A federal judge on Tuesday declined [order] to issue a preliminary injunction against the insurance subsidies provision of the Patient Protection and Affordable Care Act (PPACA) [text; JURIST backgrounder]. Judge Paul Friedman for the US District Court for the District of Columbia [official website] held that the lawsuit could proceed and that he would rule on the merits by mid-February. With the rejection of the preliminary injunction, Friedman also rejected [order] the Obama administration's motion to dismiss on claims that the complaint was speculative. The subsidies are available to people who meet certain requirements in form of tax credits. Plaintiffs, comprising out of individuals and businesses, alleged that the subsidies are unlawful by compelling them to purchase insurance or otherwise be subject to fines.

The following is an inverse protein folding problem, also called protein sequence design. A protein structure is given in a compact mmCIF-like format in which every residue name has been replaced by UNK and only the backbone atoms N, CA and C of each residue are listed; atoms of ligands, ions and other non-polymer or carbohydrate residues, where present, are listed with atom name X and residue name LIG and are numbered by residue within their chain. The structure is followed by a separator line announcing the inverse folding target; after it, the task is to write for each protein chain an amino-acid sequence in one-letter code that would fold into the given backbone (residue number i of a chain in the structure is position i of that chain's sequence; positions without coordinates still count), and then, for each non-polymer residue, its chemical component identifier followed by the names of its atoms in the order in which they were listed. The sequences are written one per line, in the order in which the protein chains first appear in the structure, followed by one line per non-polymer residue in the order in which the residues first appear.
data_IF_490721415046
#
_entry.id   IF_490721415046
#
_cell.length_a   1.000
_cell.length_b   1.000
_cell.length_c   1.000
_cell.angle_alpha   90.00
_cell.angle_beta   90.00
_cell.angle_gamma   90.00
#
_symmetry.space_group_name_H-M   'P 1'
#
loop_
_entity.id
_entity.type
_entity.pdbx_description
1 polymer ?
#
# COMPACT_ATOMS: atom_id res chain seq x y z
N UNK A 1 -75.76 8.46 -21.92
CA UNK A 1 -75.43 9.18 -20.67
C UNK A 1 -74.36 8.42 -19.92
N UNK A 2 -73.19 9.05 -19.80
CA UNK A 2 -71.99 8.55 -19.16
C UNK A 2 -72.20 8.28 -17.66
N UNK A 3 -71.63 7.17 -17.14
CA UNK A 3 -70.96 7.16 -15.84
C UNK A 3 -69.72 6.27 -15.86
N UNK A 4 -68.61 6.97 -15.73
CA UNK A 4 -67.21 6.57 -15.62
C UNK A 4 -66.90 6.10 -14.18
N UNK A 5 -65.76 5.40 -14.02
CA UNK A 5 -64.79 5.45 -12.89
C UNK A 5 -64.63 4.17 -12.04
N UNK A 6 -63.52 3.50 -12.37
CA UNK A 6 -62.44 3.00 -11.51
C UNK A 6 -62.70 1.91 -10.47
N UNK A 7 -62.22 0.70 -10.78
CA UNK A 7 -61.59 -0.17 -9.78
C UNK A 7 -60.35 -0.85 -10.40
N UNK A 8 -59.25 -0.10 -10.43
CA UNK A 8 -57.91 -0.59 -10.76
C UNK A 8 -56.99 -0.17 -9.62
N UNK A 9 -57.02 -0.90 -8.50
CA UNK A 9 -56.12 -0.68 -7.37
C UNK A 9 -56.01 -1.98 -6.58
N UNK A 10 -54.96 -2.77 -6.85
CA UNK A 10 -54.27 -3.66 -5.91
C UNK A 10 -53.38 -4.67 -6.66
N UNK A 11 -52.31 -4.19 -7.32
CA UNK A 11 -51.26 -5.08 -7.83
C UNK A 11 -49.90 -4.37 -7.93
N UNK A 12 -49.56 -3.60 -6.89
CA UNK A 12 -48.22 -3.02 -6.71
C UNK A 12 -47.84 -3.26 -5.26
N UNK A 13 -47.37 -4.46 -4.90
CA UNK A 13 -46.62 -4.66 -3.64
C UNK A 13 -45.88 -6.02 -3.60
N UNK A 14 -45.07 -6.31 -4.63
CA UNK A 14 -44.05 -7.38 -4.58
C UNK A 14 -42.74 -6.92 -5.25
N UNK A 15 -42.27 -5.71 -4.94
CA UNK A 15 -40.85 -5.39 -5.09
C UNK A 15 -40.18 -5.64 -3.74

The PPACA has been subject to various challenges. Earlier this week Hobby Lobby filed a brief [JURIST report] urging the US Supreme Court to review its case regarding the constitutionality of the PPACA birth-control mandate. In July the US Court of Appeals for the Fourth Circuit [official website] upheld [JURIST report] Congress' authority to require larger employers to provide adequate health insurance for their employees or pay a fine. Liberty University had brought the challenge and the US Supreme Court remanded [JURIST report] the case to the Fourth Circuit that in turn determined that the plaintiffs failed to state a claim on which relief could be granted. In June 2012 the Supreme Court ruled [JURIST report] that the PPACA does not violate the constitution in a case that focused on the "individual mandate" provision of the act, which requires every person, with some exceptions for religious and other reasons, to purchase some form of health insurance by January 1, 2014, or be subject to a fee equal to either a percent of that individual's income or flat rate of $695.